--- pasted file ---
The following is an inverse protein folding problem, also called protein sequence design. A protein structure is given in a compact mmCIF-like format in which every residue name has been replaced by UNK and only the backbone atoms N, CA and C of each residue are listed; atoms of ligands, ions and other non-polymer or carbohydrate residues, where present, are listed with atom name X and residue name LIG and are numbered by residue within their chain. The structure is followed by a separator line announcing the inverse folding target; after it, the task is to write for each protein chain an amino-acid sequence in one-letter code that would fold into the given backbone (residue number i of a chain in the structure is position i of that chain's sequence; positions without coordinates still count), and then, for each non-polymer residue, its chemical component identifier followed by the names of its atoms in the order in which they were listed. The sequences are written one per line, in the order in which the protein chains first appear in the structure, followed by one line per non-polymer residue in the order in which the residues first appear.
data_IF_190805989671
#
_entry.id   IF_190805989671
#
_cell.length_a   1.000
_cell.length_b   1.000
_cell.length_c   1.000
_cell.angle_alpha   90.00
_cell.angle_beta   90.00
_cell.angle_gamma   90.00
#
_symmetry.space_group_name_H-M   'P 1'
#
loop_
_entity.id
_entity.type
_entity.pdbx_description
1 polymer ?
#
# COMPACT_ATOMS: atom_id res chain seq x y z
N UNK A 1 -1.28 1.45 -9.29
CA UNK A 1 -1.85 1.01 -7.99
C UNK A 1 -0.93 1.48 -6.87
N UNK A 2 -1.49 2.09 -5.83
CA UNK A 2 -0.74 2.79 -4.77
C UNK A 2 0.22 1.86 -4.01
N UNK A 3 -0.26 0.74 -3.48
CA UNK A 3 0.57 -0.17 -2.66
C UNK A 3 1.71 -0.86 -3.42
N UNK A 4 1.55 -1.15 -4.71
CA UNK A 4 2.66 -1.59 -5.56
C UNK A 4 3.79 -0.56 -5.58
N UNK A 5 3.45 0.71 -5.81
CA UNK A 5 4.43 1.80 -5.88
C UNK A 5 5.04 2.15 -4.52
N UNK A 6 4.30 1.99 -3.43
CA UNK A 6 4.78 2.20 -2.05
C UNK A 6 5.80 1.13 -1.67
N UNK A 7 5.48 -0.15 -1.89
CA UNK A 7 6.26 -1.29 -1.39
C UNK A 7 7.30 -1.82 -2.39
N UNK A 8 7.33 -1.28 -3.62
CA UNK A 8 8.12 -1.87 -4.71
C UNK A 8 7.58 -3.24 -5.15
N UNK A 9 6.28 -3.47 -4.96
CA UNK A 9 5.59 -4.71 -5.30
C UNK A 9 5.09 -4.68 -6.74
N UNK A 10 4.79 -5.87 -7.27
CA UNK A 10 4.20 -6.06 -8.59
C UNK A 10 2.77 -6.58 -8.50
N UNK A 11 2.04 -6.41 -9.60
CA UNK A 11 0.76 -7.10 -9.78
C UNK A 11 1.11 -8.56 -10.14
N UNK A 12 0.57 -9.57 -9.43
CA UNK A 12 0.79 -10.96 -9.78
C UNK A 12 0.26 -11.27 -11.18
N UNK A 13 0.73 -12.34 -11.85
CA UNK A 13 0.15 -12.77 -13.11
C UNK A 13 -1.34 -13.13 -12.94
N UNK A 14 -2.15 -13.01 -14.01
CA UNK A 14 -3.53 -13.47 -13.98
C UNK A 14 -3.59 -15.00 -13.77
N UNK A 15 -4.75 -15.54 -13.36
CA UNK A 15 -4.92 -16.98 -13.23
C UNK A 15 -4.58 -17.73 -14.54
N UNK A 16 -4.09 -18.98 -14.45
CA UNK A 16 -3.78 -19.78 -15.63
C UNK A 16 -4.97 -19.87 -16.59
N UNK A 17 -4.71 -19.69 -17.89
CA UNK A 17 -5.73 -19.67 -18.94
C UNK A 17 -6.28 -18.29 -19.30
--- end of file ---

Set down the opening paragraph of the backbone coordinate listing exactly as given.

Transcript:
The following is an inverse protein folding problem, also called protein sequence design. A protein structure is given in a compact mmCIF-like format in which every residue name has been replaced by UNK and only the backbone atoms N, CA and C of each residue are listed; atoms of ligands, ions and other non-polymer or carbohydrate residues, where present, are listed with atom name X and residue name LIG and are numbered by residue within their chain. The structure is followed by a separator line announcing the inverse folding target; after it, the task is to write for each protein chain an amino-acid sequence in one-letter code that would fold into the given backbone (residue number i of a chain in the structure is position i of that chain's sequence; positions without coordinates still count), and then, for each non-polymer residue, its chemical component identifier followed by the names of its atoms in the order in which they were listed. The sequences are written one per line, in the order in which the protein chains first appear in the structure, followed by one line per non-polymer residue in the order in which the residues first appear.